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UPDATED: April 7, 2013 NO. 15 APRIL 11, 2013
The Crisis of Tainted Rice (CHINESE VERSION)
Soil pollution is impacting one of China's long-cherished staples. What's to be done?
By Lan Xinzhen

FOR A BETTER PRICE: Customers shop for rice at a general store in Nanchang, Jiangxi Province (LIN YANXING)

Central China's Hunan Province is one of the country's biggest rice producers. Because Yuan Longping, China's "father of hybrid rice," has his research base in Hunan, the province is highly renowned in the country's grain market. But, the granary has recently fallen into crisis because of a tainted rice scandal.

According to a February 27 report in Nanfang Daily, in 2009 a bulk of rice containing excessive heavy metal cadmium was sent to Guangdong Province. The news immediately caused a great uproar. Provincial government departments held a meeting on the same day to find a way to guarantee grain safety in the market.

The Guangdong Provincial Government said in a release that in 2009 Shenzhen Cereals Group, a state-owned enterprise for grain reserves and a major rice supplier in Guangdong, purchased about 10,000 tons of rice from Hunan. An inspection by Shenzhen's quality supervision authority found the rice substandard, containing excessive cadmium.

If just one batch of rice is found to contain excessive cadmium, it might not arouse public panic. But further investigations by government departments and media found that Shenzhen Cereals Group had even tested and found excessive cadmium from rice it purchased from Hunan seven years ago.

Other media reports say that the Agriculture Department of Hunan Province disclosed at a 2012 meeting that heavy metal pollution—including high levels of cadmium, arsenic, copper, zinc and lead—was on the rise in agricultural areas. Absorbed via the roots, pollutants accumulate in crops. In recent years, more and more farm products exported from Hunan have been rejected by importing nations for their high metal levels. Chen Jian, Sales Manager at Changsha Depot of China Grain Reserves Corp., says most rice produced in Hunan contains excessive cadmium.

Rice is largely consumed as a staple food in China, but it's also a crop more prone to absorbing excessive heavy metals than other crops like corn and wheat. Experts say more attention is needed by the government to ensure the safety of rice cultivation.

A serious pollutant

Cadmium is a highly toxic heavy metal used in paints and batteries. A small dose of cadmium is harmful to one's health and can even cause cancer. It can accumulate in the human body for 10-30 years, causing pathological changes in organs such as the kidneys and bones, or even damage the health of the next generation. Countries including China have listed cadmium as a primary metal to watch out for in grain production. According to the Chinese standard, the content of cadmium must not be higher than 0.0013 milligrams per kg of rice.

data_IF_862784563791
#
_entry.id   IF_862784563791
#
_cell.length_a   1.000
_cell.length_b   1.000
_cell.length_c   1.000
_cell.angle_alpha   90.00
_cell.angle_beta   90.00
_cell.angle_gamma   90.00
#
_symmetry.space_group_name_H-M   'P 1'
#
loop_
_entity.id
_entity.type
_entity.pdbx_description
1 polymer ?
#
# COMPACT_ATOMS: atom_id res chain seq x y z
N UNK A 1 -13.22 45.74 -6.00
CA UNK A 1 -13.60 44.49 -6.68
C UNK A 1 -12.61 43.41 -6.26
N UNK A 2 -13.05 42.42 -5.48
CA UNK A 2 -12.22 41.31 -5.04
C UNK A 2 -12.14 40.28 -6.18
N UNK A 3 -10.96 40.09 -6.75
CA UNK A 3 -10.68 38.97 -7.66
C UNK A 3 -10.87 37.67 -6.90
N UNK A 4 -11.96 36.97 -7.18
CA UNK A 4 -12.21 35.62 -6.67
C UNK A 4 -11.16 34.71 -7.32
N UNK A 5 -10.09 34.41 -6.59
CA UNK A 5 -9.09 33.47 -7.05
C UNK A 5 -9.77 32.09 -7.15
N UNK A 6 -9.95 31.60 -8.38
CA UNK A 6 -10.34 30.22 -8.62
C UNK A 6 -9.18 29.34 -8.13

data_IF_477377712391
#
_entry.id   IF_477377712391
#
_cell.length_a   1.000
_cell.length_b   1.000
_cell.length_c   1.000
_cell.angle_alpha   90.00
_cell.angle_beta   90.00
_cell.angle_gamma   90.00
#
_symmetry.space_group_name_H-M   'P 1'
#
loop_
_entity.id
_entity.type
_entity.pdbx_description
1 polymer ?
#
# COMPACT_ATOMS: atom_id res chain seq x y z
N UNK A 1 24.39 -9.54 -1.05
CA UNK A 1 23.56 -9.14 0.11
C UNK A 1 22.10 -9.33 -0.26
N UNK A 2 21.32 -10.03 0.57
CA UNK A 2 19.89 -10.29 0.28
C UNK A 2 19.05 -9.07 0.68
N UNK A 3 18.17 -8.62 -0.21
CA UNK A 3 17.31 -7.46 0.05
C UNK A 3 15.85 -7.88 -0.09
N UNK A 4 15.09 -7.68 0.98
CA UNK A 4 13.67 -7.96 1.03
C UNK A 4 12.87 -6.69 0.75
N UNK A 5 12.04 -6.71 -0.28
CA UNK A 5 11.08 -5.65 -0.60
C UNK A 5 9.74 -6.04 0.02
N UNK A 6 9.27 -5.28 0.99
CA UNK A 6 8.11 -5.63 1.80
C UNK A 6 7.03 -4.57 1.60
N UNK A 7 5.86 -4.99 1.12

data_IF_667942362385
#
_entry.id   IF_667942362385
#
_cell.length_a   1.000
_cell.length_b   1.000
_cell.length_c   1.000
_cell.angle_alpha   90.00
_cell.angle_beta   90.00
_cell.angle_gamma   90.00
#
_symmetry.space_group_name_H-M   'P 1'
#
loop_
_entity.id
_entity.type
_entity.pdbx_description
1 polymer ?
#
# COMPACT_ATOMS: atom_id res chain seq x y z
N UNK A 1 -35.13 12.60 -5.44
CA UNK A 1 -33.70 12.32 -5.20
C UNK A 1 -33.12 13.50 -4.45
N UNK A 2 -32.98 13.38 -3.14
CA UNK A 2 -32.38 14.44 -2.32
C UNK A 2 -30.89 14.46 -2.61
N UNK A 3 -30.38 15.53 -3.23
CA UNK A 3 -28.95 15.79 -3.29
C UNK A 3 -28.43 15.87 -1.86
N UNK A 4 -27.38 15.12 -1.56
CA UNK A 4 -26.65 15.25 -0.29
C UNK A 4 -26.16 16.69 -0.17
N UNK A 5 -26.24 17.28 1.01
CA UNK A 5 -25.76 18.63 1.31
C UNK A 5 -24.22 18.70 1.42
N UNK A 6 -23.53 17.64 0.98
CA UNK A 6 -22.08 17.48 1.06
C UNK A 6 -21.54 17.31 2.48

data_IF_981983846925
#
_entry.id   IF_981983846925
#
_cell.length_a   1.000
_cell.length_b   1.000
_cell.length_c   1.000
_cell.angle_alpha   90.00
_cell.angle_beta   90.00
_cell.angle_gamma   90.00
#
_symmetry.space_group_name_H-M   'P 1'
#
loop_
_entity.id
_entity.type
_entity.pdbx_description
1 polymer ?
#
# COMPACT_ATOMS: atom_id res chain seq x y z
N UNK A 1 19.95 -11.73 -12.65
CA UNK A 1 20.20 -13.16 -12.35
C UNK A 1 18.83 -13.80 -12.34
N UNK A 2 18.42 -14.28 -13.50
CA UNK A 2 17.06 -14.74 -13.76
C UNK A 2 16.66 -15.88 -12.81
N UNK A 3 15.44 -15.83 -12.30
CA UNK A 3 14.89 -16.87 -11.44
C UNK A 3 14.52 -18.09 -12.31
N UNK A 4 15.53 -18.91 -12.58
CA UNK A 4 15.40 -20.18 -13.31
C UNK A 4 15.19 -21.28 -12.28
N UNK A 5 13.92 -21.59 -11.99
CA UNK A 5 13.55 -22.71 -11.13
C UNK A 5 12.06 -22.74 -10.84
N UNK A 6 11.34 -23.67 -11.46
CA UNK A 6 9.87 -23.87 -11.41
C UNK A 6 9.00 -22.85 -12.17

Xu Xudong, Deputy Director of the Institute of Hydrobiology at the Chinese Academy of Sciences, says rice with excessive cadmium indicates that soil pollution in China has affected grain quality and safety.

"We have been concerned that accelerated urbanization will increase the demand for land, hence reducing the amount of cultivated land below the warning line of 120 million hectares. But now, we should also worry about the damage of heavy metal pollution on cultivated land," Xu said.

How much land in China has been polluted? There is no exact figure. The Ministry of Environmental Protection and the Ministry of Land and Resources conducted in 2010 a joint survey on the country's soil pollution, which covered 4.5 million square km of land in the industrialized regions of the Yangtze River Delta, Pearl River Delta, Bohai Economic Rim and the old industrial base in northeast China. The results have not yet been released.

On October 25, 2010 Zhou Shengxian, Minister of Environmental Protection, delivered a report to the Standing Committee of the 11th National People's Congress, which found the quality of China's land environment to be poor. In China, 10 million hectares of cultivated land has been polluted, accounting for 8.3 percent of the 120 million hectares of land. This is the most authoritative figure till now on soil pollution.

Prevention is key

"Only with prevention can we avoid cadmium poisoning," Xu said, adding that he's most concerned about whether the polluted land has been too seriously damaged for future cultivation.

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